Senator Marco Rubio (R-FL) speaks during the American Conservative Union Conference March 6, 2014 in National Harbor, Md.
Photo by Brendan Smialowski/AFP/Getty

Rubio shares anti-ISIS plans, trips over substantive details

Updated
Sen. Marco Rubio (R-Fla.) was on the Iowa campaign trail yesterday, and shared some thoughts on his vision for combating ISIS. NBC News reported:
…Rubio said he wanted to show the world how ISIS leaders “cry like babies” when captured in hopes of dissuading recruits from joining on to the extremist group.
 
“I believe we should be carrying out attacks against Sunni leadership nodes, videotaping the whole thing and putting it up on YouTube so that the world can see these people are not invincible,” he said. “I want the world to see how these ISIS leaders cry like babies when they’re captured. I want the world to see how these ISIS leaders, once captured, begin to sing like canaries if they survive.”
 
He added that he wants young fighters around the world thinking of joining the Islamic State to have “second thoughts” when they see “how easily humiliated they are by Americans.”
At a certain level, such a campaign may seem emotionally satisfying, but there’s ample reason to believe showing video footage of captured prisoners is strictly prohibited under the Geneva Convention. In March 2013, when Iraqi officials released footage of American prisoners facing interrogation, U.S. officials condemned the tactic as “appalling.”
 
The Florida senator has not yet explained why he believes his preferred tactic would be legal.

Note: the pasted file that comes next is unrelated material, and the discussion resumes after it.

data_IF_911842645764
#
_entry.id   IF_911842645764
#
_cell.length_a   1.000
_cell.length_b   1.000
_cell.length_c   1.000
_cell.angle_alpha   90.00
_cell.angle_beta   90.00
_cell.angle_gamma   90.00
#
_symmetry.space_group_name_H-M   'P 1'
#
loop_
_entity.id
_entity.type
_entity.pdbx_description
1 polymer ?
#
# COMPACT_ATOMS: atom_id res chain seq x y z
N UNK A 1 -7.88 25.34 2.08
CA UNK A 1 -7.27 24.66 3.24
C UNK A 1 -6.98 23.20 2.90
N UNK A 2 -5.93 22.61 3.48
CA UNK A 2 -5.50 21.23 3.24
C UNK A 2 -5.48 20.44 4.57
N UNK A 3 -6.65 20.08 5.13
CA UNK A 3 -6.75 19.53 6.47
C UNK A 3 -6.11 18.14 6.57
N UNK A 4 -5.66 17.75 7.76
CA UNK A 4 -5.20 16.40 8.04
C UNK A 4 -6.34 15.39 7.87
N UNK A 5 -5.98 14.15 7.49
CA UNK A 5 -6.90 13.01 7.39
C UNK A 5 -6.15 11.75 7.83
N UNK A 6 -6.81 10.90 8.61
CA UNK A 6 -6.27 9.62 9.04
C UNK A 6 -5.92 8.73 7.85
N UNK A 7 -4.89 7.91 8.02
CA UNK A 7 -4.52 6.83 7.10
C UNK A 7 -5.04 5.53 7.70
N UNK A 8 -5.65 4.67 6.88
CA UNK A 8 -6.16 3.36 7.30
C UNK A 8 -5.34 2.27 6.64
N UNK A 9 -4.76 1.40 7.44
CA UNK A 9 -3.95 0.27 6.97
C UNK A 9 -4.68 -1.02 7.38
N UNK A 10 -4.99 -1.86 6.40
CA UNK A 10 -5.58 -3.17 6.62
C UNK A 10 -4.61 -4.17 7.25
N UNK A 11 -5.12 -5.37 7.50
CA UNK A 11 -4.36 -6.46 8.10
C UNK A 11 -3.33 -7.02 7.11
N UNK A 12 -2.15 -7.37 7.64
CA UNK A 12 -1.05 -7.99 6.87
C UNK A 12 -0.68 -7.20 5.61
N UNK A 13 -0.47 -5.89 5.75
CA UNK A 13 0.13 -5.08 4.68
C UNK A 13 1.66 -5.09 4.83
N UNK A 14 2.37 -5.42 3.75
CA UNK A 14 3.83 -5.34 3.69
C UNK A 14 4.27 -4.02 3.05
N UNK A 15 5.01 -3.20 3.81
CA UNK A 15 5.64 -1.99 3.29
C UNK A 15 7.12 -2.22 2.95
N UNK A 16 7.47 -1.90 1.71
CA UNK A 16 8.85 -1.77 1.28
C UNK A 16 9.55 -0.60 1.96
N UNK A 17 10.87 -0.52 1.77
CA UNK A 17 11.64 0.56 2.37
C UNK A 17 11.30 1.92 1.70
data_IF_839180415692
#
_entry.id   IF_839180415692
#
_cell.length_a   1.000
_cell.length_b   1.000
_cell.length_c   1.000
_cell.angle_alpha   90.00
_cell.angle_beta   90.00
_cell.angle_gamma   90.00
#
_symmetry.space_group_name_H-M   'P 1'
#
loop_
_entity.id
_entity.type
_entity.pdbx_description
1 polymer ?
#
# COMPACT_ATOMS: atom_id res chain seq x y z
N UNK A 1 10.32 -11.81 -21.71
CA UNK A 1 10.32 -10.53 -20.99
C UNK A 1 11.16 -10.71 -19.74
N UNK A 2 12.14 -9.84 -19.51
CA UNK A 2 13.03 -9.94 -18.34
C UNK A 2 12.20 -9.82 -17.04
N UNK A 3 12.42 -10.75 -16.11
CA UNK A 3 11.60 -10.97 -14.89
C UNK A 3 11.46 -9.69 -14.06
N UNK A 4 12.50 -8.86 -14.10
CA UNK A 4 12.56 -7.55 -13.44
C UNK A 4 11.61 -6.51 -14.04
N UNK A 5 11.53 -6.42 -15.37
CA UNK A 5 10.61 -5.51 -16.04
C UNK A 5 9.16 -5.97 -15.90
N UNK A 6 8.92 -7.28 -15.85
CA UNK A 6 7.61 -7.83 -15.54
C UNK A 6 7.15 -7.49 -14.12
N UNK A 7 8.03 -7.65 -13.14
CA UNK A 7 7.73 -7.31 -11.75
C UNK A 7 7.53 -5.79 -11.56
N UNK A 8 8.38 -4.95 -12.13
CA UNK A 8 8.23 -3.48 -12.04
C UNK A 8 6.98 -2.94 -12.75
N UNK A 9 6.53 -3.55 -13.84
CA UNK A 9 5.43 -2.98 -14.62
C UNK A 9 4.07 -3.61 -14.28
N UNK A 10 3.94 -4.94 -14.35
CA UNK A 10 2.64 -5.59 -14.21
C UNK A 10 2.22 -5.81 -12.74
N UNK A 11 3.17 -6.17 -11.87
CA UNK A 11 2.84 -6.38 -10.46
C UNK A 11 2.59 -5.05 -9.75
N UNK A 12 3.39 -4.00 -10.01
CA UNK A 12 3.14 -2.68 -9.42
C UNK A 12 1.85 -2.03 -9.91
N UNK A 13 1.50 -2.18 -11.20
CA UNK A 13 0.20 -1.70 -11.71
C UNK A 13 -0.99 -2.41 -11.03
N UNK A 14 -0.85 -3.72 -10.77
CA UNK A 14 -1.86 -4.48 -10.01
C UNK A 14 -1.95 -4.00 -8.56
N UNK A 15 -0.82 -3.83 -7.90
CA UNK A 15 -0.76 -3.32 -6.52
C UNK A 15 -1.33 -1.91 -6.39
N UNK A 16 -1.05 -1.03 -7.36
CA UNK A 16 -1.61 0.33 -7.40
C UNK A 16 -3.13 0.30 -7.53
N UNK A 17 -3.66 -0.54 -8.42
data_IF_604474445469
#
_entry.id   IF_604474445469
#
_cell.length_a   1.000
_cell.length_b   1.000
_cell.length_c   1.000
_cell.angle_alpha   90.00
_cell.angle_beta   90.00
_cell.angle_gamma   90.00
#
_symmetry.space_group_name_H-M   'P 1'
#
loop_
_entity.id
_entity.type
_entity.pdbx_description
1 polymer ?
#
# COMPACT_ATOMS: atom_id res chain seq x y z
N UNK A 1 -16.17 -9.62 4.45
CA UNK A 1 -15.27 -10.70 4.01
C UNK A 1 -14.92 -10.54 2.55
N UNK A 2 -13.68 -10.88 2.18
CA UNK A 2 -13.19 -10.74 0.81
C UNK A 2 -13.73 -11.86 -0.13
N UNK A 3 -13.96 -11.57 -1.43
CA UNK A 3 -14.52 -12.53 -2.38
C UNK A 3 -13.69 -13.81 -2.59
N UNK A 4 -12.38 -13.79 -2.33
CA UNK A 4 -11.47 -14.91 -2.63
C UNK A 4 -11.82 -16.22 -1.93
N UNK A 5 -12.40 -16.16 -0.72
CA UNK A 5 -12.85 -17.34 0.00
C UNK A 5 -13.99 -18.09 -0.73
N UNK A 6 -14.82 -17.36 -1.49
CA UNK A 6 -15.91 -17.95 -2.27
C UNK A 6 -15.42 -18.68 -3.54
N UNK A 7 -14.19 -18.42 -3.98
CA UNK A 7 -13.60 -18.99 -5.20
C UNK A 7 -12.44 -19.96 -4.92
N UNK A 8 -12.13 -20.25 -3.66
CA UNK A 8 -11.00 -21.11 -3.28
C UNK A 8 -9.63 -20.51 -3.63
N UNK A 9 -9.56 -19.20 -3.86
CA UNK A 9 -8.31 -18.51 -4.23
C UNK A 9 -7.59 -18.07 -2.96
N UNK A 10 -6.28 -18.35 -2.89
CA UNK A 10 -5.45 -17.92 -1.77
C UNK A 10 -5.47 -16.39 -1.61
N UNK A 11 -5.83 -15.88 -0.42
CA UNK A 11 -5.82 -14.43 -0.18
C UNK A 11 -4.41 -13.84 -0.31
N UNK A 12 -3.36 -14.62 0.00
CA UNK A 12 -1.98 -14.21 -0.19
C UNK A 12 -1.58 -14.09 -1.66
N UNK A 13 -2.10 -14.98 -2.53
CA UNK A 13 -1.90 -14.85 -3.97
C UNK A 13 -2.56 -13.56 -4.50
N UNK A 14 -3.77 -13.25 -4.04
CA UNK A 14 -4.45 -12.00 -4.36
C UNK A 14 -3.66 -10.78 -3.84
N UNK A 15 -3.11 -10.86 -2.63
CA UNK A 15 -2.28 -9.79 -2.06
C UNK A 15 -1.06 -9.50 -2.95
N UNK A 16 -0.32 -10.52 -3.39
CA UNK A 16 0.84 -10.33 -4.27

As part of the same campaign swing, Rubio added that President Obama’s efforts against ISIS are “all symbolic,” because the senator believes the president “doesn’t want to embroil us in another conflict.”
 
As of last week, U.S. forces, acting on Obama’s orders, have launched 6,471 airstrikes against ISIS targets in the Middle East. I’m not sure how Rubio defines “symbolic,” but it’s not an adjective that comes to mind.
 
All of this comes against the backdrop of Rubio’s first national television ad, in which he talks directly into the camera about “a civilizational struggle between the values of freedom and liberty, and radical Islamic terror.” In the commercial, the senator adds that the Paris attacks “could happen here,” because of “radical terrorists who want to kill us,” in part because “we let women drive.”
 
Rubio concludes that there can be no “negotiation” with ISIS militants.
 
First, since no one anywhere is suggesting “negotiations” with ISIS, it’s not clear why Rubio feels the need to emphasize this point.
 
Second, Mother Jones’ Kevin Drum noted, “[F]orbidding women to drive is actually one of the few odious things that ISIS doesn’t do. It’s our great and good friend Saudi Arabia that has a problem with women drivers. I’m pretty sure Rubio has never said a bad word about the Kingdom, so it seems a little odd to obsess about this when he’s got such a huge panoply of other horrific stuff to choose from.”
 
And finally, the New York Times’ Andrew Rosenthal explained, “[W]hat’s really wrong with Mr. Rubio’s commercial, and his candidacy, is that he offers not the slightest idea of what he would do as president to combat terrorism – other than to further undermine Americans’ civil liberties under the guise of counter-terrorism and to turn away legitimate refugees because they happen to be Middle Eastern Muslims.”
 
Well, sure, but other than all of this, Rubio’s on firm ground.
 
 

Foreign Policy, ISIS, Islamic State of Iraq and Syria and Marco Rubio

Rubio shares anti-ISIS plans, trips over substantive details

Updated